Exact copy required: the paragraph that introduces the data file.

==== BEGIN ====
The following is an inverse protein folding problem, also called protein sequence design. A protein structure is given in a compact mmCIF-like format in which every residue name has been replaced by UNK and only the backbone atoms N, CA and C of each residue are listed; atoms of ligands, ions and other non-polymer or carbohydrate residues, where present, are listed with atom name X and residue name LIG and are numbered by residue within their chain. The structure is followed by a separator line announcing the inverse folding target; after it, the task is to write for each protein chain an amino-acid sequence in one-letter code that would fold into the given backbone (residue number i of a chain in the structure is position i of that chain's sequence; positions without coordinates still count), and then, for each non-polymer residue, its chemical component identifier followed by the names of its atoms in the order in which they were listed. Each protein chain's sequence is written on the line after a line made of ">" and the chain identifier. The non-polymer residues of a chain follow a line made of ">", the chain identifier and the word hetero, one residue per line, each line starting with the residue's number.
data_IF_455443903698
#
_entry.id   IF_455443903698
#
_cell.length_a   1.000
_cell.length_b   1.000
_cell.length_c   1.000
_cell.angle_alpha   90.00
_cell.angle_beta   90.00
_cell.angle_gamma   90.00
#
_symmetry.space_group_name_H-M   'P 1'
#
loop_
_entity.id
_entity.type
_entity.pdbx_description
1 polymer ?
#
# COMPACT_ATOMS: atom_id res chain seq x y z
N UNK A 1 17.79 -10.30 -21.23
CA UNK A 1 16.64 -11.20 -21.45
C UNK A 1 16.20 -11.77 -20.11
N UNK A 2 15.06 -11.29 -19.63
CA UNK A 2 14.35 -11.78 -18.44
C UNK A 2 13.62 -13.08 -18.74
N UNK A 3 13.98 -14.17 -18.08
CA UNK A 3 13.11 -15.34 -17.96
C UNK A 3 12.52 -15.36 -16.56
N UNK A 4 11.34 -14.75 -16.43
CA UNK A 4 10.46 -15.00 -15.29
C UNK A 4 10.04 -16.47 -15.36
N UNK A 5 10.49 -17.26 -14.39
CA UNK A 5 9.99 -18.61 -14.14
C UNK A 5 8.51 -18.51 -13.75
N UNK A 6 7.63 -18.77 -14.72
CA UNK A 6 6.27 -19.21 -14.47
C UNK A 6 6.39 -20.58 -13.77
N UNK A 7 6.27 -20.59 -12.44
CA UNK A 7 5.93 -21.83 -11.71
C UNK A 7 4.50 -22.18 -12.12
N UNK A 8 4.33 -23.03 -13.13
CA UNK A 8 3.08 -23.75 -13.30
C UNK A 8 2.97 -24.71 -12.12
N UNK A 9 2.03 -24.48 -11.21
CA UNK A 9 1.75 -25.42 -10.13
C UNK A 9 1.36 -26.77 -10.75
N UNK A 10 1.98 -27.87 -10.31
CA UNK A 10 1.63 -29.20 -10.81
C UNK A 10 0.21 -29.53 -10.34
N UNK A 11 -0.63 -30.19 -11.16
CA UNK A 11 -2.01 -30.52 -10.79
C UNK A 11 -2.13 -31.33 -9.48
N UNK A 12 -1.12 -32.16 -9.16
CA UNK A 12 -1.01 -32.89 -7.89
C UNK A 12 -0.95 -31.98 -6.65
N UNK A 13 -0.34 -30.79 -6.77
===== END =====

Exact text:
The following is an inverse protein folding problem, also called protein sequence design. A protein structure is given in a compact mmCIF-like format in which every residue name has been replaced by UNK and only the backbone atoms N, CA and C of each residue are listed; atoms of ligands, ions and other non-polymer or carbohydrate residues, where present, are listed with atom name X and residue name LIG and are numbered by residue within their chain. The structure is followed by a separator line announcing the inverse folding target; after it, the task is to write for each protein chain an amino-acid sequence in one-letter code that would fold into the given backbone (residue number i of a chain in the structure is position i of that chain's sequence; positions without coordinates still count), and then, for each non-polymer residue, its chemical component identifier followed by the names of its atoms in the order in which they were listed. Each protein chain's sequence is written on the line after a line made of ">" and the chain identifier. The non-polymer residues of a chain follow a line made of ">", the chain identifier and the word hetero, one residue per line, each line starting with the residue's number.